In June 2019, an X-ray image supposedly showing hundreds of bubble tea pearls in a 14-year-old girl started circulating on social media:
Bubble tea, also known as boba, is a Taiwanese tea-based drink filled with chewy “pearls” that are typically made from tapioca. The above-displayed image supposedly revealed hundreds of such pearls in the teen’s stomach.
The girl, who lived in Zhejiang province, complained of being constipated, not being able to eat, and was suffering from stomachaches. According to Chinese media reports, her parents finally sent her to the hospital on May 28.
Unable to find the cause of her digestive issues, a CT scan was performed, where doctors found many unusual spherical shadows in her abdomen.
Doctors deduced that the shadows were actually around a hundred undigested tapioca pearls from bubble tea she had consumed.
Despite the credible origins of this story, many viewers (and a few doctors) were skeptical about what this image showed. The experts who weighed in on the matter were less concerned with whether the image was doctored (we saw no red flags to indicate that this X-ray was digitally manipulated) and more curious about how tapioca pearls showed up on the CT scan.
Dr. Lina Felipez, a pediatric gastroenterologist at Nicklaus Children’s Hospital in Miami, told Live Science that tapioca balls certainly could cause constipation. However, Felipez noted that tapioca, and even common additives such as guar gum, wouldn’t show up on a CT scan:
Eating a lot of tapioca balls could “for sure” cause constipation, said Dr. Lina Felipez, a pediatric gastroenterologist at Nicklaus Children’s Hospital in Miami, who wasn’t involved in the girl’s case.
Tapioca is a very starchy food that’s mostly made of carbohydrates. By itself, tapioca likely wouldn’t cause significant constipation, Felipez said. But the balls typically contain other additives that can contribute to constipation. In particular, an additive called guar gum may play a role in causing digestive issues — guar gum is a fiber that helps hold the balls together and makes them stickier. Guar gum also expands when it comes in contact with water, Felipez said …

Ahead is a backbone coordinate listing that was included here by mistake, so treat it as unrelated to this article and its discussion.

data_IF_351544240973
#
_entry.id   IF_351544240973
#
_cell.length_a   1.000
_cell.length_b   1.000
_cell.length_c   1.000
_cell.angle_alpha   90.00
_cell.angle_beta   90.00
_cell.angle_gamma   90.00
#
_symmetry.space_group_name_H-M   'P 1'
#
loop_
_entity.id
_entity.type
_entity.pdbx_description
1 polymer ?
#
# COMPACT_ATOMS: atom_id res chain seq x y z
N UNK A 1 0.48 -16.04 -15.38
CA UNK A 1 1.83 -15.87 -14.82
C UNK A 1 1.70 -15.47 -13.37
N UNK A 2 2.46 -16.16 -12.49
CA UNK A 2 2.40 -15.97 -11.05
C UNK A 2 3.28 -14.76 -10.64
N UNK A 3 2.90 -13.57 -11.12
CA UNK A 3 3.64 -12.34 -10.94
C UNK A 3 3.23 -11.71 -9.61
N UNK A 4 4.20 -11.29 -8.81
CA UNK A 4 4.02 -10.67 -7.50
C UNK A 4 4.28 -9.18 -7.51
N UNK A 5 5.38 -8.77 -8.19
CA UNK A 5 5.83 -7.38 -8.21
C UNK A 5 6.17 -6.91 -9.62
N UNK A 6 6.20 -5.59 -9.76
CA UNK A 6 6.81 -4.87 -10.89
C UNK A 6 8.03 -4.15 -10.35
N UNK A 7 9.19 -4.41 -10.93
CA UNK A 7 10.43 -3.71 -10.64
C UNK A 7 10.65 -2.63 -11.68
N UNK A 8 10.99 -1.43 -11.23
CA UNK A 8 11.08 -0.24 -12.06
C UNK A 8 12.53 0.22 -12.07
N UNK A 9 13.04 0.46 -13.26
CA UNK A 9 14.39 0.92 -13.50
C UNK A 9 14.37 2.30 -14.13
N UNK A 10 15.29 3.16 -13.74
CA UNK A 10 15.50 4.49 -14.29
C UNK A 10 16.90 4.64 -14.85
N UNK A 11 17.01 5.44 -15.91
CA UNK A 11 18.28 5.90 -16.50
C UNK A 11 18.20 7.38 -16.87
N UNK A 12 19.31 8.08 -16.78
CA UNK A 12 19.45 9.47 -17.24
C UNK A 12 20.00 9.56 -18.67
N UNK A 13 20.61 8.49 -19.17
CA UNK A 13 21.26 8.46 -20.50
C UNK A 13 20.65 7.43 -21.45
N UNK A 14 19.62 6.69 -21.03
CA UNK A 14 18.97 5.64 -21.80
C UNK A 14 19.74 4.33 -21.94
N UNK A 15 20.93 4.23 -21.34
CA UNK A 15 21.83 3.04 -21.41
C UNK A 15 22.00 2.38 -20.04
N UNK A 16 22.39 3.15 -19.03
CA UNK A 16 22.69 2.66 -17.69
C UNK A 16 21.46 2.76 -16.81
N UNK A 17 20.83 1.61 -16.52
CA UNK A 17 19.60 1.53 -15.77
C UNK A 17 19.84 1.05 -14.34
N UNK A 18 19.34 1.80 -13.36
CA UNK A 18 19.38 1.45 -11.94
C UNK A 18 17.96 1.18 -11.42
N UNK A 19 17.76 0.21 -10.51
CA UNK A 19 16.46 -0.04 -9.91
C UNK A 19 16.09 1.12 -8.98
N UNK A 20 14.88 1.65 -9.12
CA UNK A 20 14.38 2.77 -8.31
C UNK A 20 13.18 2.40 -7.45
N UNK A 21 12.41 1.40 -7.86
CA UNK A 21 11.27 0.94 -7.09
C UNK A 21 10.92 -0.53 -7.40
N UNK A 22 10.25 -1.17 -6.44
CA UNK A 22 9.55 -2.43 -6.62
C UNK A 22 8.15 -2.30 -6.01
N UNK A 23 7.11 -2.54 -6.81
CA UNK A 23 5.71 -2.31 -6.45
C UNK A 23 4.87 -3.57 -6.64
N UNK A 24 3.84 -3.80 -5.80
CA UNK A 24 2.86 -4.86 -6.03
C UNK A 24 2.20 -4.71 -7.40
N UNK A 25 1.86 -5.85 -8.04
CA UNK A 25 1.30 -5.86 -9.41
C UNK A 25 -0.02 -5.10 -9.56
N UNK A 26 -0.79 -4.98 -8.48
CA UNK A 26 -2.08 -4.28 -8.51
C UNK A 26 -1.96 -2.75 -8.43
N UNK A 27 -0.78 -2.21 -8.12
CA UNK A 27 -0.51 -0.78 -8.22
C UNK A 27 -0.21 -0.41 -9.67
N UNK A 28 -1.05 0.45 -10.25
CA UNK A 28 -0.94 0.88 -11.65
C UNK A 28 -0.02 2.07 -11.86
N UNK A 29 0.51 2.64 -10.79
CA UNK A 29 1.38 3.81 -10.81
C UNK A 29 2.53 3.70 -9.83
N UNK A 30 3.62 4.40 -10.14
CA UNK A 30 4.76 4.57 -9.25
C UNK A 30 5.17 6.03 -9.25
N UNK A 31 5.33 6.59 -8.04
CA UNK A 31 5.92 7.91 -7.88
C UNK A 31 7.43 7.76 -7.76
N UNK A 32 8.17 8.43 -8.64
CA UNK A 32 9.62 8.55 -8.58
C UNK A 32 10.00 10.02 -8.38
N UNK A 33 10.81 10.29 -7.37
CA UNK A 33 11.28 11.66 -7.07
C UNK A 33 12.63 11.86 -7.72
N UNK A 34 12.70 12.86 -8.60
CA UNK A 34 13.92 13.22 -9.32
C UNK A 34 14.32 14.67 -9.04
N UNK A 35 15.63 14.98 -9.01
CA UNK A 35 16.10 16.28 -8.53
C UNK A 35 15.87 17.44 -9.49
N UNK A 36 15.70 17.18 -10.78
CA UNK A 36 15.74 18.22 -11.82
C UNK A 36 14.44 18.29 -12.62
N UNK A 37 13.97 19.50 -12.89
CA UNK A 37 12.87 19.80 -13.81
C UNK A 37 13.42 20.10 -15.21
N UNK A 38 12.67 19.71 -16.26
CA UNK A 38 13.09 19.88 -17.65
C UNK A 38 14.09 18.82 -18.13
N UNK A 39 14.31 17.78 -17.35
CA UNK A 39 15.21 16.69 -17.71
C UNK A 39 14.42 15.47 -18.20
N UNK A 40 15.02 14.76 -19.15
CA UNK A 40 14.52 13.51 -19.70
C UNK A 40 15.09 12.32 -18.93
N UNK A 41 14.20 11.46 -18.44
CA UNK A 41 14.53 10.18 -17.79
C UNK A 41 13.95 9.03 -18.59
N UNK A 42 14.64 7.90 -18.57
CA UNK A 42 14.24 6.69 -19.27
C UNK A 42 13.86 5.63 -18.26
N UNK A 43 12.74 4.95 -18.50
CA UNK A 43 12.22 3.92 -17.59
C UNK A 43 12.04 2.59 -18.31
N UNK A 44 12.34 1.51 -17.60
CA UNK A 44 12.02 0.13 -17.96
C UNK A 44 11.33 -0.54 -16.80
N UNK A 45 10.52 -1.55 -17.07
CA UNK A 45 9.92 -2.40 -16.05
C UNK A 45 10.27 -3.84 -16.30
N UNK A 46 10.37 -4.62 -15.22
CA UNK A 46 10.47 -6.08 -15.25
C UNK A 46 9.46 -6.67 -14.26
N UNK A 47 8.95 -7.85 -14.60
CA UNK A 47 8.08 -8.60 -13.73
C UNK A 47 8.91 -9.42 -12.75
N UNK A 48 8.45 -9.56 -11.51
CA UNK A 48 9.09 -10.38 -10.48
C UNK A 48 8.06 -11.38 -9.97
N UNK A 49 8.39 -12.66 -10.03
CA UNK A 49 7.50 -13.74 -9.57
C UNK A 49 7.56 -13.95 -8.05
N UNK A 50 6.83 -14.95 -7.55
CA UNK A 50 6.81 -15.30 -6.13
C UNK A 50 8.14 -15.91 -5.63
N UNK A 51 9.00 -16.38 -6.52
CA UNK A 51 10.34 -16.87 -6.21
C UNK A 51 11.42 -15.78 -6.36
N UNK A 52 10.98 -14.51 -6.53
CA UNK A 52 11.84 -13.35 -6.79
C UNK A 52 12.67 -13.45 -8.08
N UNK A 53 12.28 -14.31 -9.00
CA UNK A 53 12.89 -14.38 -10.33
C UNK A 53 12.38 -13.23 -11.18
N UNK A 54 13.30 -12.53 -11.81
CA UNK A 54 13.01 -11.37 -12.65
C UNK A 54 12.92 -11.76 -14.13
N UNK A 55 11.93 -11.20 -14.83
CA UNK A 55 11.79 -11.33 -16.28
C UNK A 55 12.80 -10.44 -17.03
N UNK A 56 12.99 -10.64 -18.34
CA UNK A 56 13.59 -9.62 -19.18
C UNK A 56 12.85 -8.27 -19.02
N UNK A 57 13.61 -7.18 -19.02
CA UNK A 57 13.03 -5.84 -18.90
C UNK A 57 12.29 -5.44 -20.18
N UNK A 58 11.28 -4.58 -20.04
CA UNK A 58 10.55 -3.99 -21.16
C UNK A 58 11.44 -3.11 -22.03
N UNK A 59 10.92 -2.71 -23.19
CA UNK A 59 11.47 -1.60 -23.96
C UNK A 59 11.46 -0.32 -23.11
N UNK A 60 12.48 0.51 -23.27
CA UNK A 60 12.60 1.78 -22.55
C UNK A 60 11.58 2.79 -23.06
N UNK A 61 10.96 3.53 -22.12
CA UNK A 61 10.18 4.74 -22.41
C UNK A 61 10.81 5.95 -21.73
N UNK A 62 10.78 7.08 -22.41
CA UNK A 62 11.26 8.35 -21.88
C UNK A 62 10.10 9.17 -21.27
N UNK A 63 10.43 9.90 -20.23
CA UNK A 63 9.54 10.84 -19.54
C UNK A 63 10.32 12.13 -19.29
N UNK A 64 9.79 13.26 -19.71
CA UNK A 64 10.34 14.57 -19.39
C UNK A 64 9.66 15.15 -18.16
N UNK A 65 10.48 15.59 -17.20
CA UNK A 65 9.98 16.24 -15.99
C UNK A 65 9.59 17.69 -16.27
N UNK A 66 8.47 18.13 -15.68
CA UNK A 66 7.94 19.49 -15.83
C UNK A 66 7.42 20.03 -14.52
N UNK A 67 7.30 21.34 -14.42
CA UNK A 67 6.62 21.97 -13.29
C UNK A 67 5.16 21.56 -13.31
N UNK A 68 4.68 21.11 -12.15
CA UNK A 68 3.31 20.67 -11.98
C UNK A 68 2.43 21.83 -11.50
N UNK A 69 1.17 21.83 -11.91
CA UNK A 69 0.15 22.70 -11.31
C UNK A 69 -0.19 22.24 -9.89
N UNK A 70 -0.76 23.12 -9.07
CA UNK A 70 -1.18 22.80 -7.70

However, what’s puzzling is that tapioca, guar gum and other ingredients typically used in tapioca balls in the U.S. would not show up on a CT scan. These ingredients aren’t “radiopaque,” meaning they don’t show up on X-rays or CT scans, Felipez said. That’s because these ingredients do not block the type of radiation used in X-rays. (Instead, they allow the radiation to pass through, and thus remain invisible on X-rays.)
Dr. Vladimir M. Kushnir, an associate professor of medicine at Washington University and a spokesman for the American Gastroenterological Association, had a similar opinion. Kushnir told us via email that if this X-ray truly showed bubble tea pearls, they likely contained an additional additive uncommon in the United States:
(The image) shows a colon distended with at least several hundred (if not more) small round objects … possibly “bubbles” from boba tea …
It’s possible (that these splotches are bubble tea pearls) given the shape, but my suspicion is that they contained some additional additive (not used in U.S.) to show up on the X-ray so well. This patient clearly consumed an exorbitant number of bubble tea pearls.
This X-ray is authentic and appears to show at least a hundred bubble tea pearls blocking the digestive tract of a 14-year-old girl in China. What these particular bubble tea pearls were made of, however, is unclear. It’s possible that they contained some sort of inedible material. Reports exist of unsafe additives being found in boba pearls over the years, as the Wall Street Journal reported in 2013:
Since mid-May, Taiwanese health authorities have confiscated more than 312 tons of food starch – a key ingredient in bubble tea – that was found to have been tainted with maleic acid, a cheap food additive that can cause kidney failure when consumed in large doses.
The toxic starch has also poisoned Taiwan’s food exports. On Wednesday, Malaysia announced an immediate ban on 11 food items imported from Taiwan. Singapore imposed similar ban over the weekend.
This is the second island-wide food scare in two years after the discovery of the pervasive use of plasticizer — a chemical additive to use to make food more pliable — in May 2011.
While this image may be real, it doesn’t show a common result of drinking bubble tea. This X-ray appears to show an extreme case involving an excessive amount of bubble tea and boba pearls possibly made with unsafe additives.
Kashnir added: “I would reassure readers that 1-2 glasses of bubble tea are perfectly safe.”